61 .Via dell'Impero as seen through a second-story arch of the Colosseum. [Gabinetto Fotografico Nazionale. E/ 41220].

[Alinari.Aerial photograph of the region between the Vittoriano (extreme right) and the Colosseum in 1929. 62 . [From A. Tolomei. 1903. The Tolomei project. before the construction of Via dell'Impero.41242]. La Via Cavour e i fori imperiali].

The York Company project. 63 . Disegni e Mappe I. 1857. no. [Archivio di Stato di Roma. [Museo di Roma]. 369]. Cartella 82. The arteries of Via dell'Impero and Via del Mare cut through existing urban fabric. pIan.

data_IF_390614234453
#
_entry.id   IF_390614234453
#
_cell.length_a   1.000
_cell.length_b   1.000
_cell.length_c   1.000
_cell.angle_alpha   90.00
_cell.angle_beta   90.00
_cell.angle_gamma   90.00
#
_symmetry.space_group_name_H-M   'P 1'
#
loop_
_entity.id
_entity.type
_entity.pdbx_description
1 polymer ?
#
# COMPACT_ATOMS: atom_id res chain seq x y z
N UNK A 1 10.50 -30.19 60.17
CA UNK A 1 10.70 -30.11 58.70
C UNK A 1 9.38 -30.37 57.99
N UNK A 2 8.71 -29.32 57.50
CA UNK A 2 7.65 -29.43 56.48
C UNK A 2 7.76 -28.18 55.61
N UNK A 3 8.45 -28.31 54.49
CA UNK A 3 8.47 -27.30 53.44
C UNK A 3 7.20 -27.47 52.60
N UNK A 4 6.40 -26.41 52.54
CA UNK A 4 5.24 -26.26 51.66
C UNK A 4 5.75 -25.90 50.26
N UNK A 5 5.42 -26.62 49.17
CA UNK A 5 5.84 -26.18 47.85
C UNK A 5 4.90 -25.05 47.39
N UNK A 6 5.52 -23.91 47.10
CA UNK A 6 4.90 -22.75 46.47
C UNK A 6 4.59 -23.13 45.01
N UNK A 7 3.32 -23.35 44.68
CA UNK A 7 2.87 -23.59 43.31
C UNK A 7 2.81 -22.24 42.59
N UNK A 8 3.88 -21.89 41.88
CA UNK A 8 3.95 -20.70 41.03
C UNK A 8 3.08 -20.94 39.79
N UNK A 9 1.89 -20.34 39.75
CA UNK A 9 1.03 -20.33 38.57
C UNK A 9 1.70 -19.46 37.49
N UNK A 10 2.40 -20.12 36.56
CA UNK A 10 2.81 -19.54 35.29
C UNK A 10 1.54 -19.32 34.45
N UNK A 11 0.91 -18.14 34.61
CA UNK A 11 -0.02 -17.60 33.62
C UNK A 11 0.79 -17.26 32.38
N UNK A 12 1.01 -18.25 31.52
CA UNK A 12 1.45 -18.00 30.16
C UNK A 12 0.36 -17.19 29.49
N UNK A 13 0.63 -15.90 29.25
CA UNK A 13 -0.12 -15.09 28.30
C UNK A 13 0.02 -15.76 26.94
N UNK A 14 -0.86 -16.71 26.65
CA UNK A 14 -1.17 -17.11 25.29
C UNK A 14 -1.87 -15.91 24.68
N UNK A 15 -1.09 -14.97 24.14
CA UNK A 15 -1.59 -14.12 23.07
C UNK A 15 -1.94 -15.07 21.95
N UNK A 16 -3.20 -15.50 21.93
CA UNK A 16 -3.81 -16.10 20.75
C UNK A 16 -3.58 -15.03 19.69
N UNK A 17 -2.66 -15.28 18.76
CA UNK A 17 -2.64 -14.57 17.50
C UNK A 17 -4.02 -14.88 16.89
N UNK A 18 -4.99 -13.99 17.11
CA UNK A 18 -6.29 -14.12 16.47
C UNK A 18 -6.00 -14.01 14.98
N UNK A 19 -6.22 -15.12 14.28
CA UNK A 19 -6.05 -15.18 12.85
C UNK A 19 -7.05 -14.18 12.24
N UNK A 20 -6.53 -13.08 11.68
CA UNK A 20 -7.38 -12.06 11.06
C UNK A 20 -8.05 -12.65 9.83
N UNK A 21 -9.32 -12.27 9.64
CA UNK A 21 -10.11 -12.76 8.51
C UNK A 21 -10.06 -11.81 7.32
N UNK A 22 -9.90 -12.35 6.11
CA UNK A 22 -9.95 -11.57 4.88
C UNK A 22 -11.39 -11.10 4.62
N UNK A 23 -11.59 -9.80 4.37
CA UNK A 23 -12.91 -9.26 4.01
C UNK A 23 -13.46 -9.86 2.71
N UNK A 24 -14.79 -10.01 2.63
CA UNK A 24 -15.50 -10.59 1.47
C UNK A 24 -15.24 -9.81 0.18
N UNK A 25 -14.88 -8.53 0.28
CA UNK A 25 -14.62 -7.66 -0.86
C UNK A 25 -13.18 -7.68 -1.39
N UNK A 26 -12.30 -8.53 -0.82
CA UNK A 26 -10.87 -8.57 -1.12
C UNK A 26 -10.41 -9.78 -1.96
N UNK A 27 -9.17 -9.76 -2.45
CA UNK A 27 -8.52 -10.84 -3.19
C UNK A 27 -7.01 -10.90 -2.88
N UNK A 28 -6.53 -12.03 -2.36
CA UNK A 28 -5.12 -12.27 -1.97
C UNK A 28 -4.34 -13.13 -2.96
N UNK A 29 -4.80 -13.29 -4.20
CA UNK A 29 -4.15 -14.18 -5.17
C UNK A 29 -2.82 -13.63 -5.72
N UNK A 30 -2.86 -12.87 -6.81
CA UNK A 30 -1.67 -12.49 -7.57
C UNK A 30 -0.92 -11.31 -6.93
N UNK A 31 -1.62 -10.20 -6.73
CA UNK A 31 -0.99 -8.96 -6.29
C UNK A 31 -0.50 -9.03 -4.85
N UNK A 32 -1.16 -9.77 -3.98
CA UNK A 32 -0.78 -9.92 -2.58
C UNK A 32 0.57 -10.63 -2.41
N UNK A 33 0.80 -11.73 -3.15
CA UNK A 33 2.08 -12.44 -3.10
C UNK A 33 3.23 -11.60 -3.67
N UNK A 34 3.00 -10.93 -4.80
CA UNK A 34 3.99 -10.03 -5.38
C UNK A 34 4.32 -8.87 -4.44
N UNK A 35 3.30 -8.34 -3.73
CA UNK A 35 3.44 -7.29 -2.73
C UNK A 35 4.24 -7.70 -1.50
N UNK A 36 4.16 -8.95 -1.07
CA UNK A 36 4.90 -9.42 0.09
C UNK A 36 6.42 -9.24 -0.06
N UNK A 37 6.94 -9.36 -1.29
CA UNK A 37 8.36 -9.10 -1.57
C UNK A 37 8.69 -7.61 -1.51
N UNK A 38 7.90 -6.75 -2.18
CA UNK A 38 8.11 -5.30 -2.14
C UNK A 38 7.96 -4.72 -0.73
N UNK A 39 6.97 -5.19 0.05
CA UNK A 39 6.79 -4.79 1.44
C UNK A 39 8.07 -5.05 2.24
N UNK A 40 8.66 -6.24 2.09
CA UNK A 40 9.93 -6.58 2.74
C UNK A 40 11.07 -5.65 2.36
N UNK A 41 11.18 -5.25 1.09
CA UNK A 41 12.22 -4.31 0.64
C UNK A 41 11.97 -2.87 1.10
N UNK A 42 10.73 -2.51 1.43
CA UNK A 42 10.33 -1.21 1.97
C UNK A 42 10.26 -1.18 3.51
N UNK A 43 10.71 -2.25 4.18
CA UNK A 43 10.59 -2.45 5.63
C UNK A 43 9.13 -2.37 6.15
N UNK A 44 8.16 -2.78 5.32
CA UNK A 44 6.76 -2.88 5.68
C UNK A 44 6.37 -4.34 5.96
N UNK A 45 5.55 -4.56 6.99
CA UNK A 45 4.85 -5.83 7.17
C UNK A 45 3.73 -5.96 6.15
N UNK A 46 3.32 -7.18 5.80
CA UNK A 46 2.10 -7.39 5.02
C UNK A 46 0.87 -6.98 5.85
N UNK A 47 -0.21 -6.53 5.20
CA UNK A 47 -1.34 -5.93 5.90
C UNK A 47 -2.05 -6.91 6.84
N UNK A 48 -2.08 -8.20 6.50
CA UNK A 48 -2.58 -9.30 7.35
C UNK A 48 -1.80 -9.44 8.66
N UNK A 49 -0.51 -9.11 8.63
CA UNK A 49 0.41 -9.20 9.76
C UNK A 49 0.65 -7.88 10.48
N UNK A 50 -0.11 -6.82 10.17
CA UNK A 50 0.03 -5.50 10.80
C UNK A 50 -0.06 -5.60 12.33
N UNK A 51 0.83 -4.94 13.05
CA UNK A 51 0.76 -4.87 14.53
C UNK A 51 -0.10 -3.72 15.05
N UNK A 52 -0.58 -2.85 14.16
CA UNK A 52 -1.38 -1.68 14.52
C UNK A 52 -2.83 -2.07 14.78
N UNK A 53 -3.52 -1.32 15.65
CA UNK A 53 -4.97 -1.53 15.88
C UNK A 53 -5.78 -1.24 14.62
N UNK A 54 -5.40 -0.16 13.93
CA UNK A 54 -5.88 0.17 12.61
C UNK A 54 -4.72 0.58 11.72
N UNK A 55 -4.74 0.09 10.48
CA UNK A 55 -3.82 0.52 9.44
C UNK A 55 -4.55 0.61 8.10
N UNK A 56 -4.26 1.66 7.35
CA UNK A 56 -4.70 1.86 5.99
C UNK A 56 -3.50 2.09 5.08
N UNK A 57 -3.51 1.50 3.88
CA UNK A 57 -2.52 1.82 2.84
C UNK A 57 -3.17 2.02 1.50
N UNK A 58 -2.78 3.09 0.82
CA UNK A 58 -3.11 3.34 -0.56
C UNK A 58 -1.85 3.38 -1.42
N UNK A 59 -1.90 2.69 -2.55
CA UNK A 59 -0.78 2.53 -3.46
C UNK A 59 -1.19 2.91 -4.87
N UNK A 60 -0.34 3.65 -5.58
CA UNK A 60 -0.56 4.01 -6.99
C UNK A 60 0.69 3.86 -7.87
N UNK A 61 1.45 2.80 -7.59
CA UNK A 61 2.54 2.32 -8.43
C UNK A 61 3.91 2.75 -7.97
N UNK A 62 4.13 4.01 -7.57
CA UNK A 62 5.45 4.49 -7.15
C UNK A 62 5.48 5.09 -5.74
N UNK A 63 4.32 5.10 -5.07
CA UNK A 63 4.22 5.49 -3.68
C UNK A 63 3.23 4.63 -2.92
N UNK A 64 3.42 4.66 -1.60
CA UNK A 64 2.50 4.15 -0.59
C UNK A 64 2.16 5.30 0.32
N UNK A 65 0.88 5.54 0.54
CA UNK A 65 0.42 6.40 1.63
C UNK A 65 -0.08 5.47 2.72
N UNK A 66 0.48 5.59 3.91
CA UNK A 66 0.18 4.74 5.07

Via del Mare (Via del Teatro di Marcello) There were three historical nodes of importance which thi§ Fascist avenue was designed to bring into harmony: ·the Capitoline. porticoes. Mora-that would clear the hillside of alI recent structures.. and this axis riveted. ancient ag:9P()li. AlI previous projects for terraces. The last of these. The PIan of 1873 prescribed the widening of Via della Pedacchia (later Via Giulio Romano) and Via Tor de' Specchi that ran along the base of this western slope. The Bocca della Verità ensemble figured in the plans for the improvement of the Tiber banks. Finally.e. the medieval house of the Crescentii immediately to their north. the eastern side toward the Roman Forum received some attention between 1941 and 1943. Santa Maria in Cosmedin was restored by the Associazione Artistica tra i Cultori di Architettura (1894-1899. During the last decade of the century. and the temples of Vesta and Fortuna Virilis-were to be freed of accretions. ramps. For Bocca della Verità. the so-calledtemples or For'tuna Virilis and of Vesta. The PIan of 1909 returned to the initial solution of 1873. Three of the ancient monuments-the arch of Janus. T~~. Next to Santa Maria in Cosmedin. in the spirit of authenticity current at the time. and so the need to skirt the hill now became more urgent and its scope more ambitious. with a view toward sparing Santa Rita da Cascia between the Aracoeli stairs and the flank of the Vittoriano. at the crossing of the artery with Via dei Cerchi. Giovenale as director). Between 1929 and 1931 the west slope was completely cleared of the modern fabric of tenements and churches. The Variante Generale was never officially approved. the tempIe of Fortuna Virilis and San Giorgio.!b"~ Viff6fÌano built agaj~st itsn·ortfi~. the laurei. and the cypress. Michel- 64 . became merely a section of this route. the arches of the Argentarii and of Janus Quadrifons. while Giovan Battista Milani directed the restoration of the tempIe of Vesta. beginning between the church of the Gesù and Palazzo Venezia and swooping toward the renovated Ghetto past Piazza Margana and Piazza Campitelli. Since the presence of the Roman Forum along the east slope of the hill severely circumscribed the scope of anytraffic solution there. the liberation of the theater of Marcellus from encroaching structures was steadfastly promulgated. and a group of rrionum~nts surIQunding Piazza della Bocca della Verità. modern buildings acting as propylaea. the isolation of the Capitoline was included in alI efforts to open up circulation routes south of Piazza Venezia. its Baroque facade by Giuseppe Sardi was ripped off in order to re-establish the Romanesque prospect. but nevertheless from 1926 onward work started on alI parts of Via del Mare. the Variante Generale embraced a study by Giovannoni. By contrast. and.!' ~~c~. But the Variante Generale of 1925 -1926 adopted a bolder scheme-proposed independently also by the engineer T. the medieval churches of Santa Maria in Cosmedin and San Giorgio in Velabro. The arch and the tempIe of Vesta were to form a lateral axis for the new artery from the north.nQW stoo(rFiee Ior the first time. the committee named by the Ministry of Public Works to study the problem of the Capitoline and its vicinity modified this proposed artery along the western slope. Giovannoni proposed for it a stripped serial facade inspired by ancient warehouses or horrea. with G. and next to San Giorgio. and a grand staircase with terracing was to provide a formaI ascent to the arx terrarum of the Capitoline and the city offices at the top. B. Immediately after the War. opened up at either end. Orsola e Caterina and Sant'Andrea in Vincis most especially) that defined the side of Via Tor de' Specchi toward the hill. i. was favored. which was accomplished in the 1880s. with its more demotic and therefore more dispensable fabric. and the ground levellowered by as much as eight meters to reach the tuffa core.s also entrusted with the complex task of the isolation of the Capitoline.oLRQme . the rude mass of the pasta factory called Pantanella had been acquired by the city with the intention of remodeling it for use as a museum. A modified version of the Giovannoni pIan for Bocca della Verità was executed under the generaI supervision of Clemente Busiri Vici. and Santa Maria Aracoeli. Fasolo) were rejected in favor of understated landscaping based on classical trees such as the pine. the PIan of 1883 chose a route more to the west. as these were becoming known from the excavations at Ostia. it was soon transformed into a palace front. and the like (see. Next carne the southern slope. but by this time the Vittoriano was in irreversible progress. . and Antonio Munoz. with the renovation of Via della Consolazione (the ancient vicus ]ugarius). the west slope.. the city's Inspector GeneraI for Antiquities. The project was related to the demolition of the adjacent Ghetto area and its transformation into a modern quarter. and set in an open space lowered to the originaI classical level and landscaped. and headed toward Piazza della Bocca della Verità by means of an amplified Via della Bocca della Verità. with . a large built area around it slowly su ccumbed to its devouring agoraphilia. as well as the string of Renaissance houses and churches (SS. for example. Since the first Master PIan. by means of tw. Instead. commissioned by the city in 1924. Munoz wa.~. which peeled off to the right. The enlarged Piazza Montanara before the theater of Marcellus was to be monumentally framed. the contemporary designs by V. the theater of Marcellus. And last of all. Alberto Calza Bini took charge of the restoration of the theater of Marcellus (completed by 1932). past the theater of Marcellus. and the clearing of the church of Sant'Omobono (1931-1933).